With the truce in the week-long Gaza war, Barack Obama is being prompted by right and left to re-engage and renew U.S. efforts to solve the core question of Middle East peace.
Before he gets reinvolved in peacemaking, our once-burned president should ask himself some hard questions.
Is real peace between Palestinians and Israelis even possible?
Is there any treaty that could be agreed to, or imposed, that would be acceptable to Israel and the Palestinian Authority on the West Bank, let alone to Hamas, which has emerged from its defiance of one of the most intensive bombardments of modern time with new prestige?
What are the obvious impediments to such a treaty?
First, Bibi Netanyahu, who has presided over the expansion of Israel settlements and joined Avigdor Lieberman, a supporter of ethnic cleansing of Israeli Arabs, in a coalition of the Israeli hard right.
Would Bibi agree to a treaty that required removal of scores of thousands of Israeli settlers from Judea and Samaria, when he opposed Ariel Sharon's withdrawal of a few thousand settlers from Gaza?
Would Bibi agree to Jerusalem becoming the capital of Palestine as well as Israel, a non-negotiable demand of Arab nations?
Could a Palestinian Authority that gives up all rights to Jerusalem survive?
A second roadblock is the correlation of forces in Washington.
Should Obama begin to pressure Israel to remove settlers from the West Bank and accept a Palestinian capital in Jerusalem, he would ignite a firestorm among evangelical Christians, the Israeli Lobby, the neocons and a Congress that, not long ago, gave Bibi 29 standing ovations after he dressed-down Barack Obama right in the Oval Office.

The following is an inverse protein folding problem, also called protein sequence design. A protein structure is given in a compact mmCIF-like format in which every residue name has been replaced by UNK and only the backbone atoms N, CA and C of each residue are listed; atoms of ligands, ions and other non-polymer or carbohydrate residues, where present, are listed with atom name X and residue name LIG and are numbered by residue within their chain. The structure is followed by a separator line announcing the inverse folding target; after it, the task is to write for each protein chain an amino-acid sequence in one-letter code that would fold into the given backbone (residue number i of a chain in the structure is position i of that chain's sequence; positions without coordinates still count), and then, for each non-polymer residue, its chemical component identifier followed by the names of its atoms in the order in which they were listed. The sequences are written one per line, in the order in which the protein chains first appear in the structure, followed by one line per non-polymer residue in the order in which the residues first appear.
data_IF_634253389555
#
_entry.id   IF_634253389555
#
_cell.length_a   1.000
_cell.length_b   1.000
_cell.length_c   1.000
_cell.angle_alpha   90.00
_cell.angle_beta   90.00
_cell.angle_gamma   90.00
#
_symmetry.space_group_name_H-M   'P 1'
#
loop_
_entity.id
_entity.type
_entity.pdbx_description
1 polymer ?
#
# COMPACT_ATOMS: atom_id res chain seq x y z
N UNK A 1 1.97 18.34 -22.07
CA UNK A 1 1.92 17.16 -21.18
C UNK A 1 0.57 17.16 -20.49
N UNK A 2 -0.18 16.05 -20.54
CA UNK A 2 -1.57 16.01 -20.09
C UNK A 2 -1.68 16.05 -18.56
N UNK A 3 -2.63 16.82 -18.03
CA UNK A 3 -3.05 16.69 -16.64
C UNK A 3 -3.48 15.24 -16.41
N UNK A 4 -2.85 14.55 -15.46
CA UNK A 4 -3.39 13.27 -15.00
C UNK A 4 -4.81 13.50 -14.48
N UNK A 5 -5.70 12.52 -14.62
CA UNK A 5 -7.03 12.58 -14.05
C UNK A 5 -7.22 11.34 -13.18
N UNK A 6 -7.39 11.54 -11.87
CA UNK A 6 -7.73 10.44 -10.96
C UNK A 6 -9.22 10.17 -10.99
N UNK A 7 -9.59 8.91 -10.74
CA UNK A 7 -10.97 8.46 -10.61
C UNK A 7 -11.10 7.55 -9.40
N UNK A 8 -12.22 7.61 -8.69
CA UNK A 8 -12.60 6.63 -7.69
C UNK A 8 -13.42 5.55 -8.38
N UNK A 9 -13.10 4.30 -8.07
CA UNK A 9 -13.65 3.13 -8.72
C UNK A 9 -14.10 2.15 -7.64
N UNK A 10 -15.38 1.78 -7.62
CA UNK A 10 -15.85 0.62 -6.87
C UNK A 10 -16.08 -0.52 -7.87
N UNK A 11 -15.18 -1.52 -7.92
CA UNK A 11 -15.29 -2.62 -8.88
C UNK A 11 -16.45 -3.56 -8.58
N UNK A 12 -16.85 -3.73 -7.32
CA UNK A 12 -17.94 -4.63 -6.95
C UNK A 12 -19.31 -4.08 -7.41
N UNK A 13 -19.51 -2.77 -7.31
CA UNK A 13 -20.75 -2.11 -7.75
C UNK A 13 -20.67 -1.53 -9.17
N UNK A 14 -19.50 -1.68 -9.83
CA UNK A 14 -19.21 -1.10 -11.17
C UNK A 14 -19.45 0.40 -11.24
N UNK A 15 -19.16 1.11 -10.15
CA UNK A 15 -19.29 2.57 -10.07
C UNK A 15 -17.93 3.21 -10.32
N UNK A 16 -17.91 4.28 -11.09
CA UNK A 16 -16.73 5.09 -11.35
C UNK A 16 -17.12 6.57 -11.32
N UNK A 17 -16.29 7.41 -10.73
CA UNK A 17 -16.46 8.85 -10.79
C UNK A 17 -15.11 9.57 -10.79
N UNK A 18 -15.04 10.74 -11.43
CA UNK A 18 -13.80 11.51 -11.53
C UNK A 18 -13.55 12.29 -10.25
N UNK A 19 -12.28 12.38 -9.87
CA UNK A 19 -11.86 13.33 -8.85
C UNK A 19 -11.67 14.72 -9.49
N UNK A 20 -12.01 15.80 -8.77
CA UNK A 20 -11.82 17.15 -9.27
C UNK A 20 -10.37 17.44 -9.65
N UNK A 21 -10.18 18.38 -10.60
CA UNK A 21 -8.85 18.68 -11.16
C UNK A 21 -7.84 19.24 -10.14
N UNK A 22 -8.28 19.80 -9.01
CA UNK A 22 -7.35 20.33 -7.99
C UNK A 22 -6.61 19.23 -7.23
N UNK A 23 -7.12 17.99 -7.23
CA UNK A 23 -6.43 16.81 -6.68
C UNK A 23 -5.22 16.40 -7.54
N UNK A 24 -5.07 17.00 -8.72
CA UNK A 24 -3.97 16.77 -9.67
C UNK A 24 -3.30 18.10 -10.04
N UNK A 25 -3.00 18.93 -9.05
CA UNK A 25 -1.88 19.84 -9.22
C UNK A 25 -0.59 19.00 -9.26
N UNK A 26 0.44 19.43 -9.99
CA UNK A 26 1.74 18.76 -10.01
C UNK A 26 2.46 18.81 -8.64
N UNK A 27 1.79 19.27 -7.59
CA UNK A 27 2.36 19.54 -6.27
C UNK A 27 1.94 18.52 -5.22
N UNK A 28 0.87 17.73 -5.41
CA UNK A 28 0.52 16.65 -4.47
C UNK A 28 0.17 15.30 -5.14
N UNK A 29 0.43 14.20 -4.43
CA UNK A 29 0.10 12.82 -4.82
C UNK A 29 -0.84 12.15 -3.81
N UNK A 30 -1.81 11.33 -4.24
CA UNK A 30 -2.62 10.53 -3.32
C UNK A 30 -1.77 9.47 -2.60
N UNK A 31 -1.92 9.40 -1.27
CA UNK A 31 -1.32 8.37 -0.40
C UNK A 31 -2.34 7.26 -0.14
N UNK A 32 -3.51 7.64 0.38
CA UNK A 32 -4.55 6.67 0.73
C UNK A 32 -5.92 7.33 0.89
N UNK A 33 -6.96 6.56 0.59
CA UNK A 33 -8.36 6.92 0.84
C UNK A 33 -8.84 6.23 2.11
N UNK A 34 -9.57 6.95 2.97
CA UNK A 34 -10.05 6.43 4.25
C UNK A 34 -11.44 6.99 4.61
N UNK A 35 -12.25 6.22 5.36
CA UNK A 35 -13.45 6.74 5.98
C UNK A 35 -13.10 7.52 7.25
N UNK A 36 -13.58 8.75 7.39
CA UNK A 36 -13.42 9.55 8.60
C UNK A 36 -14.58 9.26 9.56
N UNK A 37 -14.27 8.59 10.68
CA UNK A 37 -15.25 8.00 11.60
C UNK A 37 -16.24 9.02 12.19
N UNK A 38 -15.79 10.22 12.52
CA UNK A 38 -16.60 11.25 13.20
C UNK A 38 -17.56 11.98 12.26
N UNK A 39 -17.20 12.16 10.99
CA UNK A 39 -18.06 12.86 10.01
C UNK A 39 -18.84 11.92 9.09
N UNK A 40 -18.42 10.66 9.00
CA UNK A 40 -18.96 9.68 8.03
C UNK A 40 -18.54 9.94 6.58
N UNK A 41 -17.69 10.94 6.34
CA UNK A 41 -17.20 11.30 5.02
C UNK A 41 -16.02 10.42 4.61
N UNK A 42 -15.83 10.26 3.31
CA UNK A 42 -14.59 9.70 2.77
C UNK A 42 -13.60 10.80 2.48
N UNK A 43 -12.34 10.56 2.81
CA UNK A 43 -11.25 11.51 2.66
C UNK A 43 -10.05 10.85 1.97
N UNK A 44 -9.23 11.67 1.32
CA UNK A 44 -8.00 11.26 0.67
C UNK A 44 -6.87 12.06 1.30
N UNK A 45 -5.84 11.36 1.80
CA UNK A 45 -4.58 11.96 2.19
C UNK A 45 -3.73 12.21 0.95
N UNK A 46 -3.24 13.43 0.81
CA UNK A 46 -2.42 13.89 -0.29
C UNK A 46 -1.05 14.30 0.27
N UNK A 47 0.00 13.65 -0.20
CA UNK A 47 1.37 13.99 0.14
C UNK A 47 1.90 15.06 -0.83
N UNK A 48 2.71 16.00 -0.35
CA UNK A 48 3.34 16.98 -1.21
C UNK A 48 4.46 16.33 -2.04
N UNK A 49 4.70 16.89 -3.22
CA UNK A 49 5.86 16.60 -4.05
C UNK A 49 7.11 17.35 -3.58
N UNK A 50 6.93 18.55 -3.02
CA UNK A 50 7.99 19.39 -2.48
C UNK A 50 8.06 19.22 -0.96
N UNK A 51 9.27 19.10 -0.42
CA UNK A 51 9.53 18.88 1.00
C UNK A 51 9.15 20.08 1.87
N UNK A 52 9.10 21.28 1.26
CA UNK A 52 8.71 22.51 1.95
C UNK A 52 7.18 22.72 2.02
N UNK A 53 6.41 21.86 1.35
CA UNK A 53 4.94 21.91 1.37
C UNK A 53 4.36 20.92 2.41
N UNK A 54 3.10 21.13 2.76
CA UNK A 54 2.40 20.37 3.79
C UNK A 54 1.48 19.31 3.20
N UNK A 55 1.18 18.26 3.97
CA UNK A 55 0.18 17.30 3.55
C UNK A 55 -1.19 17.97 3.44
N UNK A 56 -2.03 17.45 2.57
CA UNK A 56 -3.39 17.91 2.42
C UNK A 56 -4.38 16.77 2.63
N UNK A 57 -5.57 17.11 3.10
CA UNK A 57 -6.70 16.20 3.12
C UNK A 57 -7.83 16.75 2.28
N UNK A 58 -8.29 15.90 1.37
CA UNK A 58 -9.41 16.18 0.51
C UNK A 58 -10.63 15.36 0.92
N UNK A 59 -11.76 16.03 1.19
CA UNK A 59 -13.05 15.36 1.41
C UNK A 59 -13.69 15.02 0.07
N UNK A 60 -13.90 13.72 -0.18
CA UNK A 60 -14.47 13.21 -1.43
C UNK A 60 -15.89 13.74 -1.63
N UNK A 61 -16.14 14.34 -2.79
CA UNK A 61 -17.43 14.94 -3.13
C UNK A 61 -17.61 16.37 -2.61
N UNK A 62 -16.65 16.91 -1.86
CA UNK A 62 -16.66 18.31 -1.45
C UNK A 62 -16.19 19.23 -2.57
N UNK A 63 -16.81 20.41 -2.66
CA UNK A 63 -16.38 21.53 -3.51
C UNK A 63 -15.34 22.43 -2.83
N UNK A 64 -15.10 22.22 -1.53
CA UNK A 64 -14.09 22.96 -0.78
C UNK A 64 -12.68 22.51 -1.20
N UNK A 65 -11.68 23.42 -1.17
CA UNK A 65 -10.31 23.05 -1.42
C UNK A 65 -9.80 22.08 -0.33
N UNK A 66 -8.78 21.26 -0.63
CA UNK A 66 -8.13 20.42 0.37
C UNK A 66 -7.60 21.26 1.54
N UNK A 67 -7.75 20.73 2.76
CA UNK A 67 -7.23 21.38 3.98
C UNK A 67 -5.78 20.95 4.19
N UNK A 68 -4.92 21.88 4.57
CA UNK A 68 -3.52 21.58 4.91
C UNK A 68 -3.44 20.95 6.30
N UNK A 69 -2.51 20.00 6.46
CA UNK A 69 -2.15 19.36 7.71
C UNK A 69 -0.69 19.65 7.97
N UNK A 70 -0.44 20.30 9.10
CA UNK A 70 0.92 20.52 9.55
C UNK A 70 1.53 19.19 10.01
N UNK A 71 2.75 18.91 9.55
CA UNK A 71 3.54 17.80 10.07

Obama has acquired much political capital with his election victory, but not that much.
In a Bibi-Barack face-off over settlements and Jerusalem, with whom would ex-Secretary of State Hillary Clinton and other Democrats looking to 2016 stand? As for the Republicans, we already know. Their policy on Israel: "No daylight between us," and, "We've got your back."
A third impediment is the altered environment between Israel and a newly radicalized Middle East.
Israel now looks north to a Lebanon where Hezbollah possesses more and better rockets than the metal-shop jobs Hamas fired off. Beyond lies a powerful Turkey whose prime minister just declared Israel a "terrorist" state.
To the northeast lies Syria, where the 40-year truce on the Golan is unlikely to last after Bashar al-Assad falls and is replaced by a Sunni regime rooted in the Muslim Brotherhood, or becomes a failed state saturated with jihadists and loose chemical weapons.
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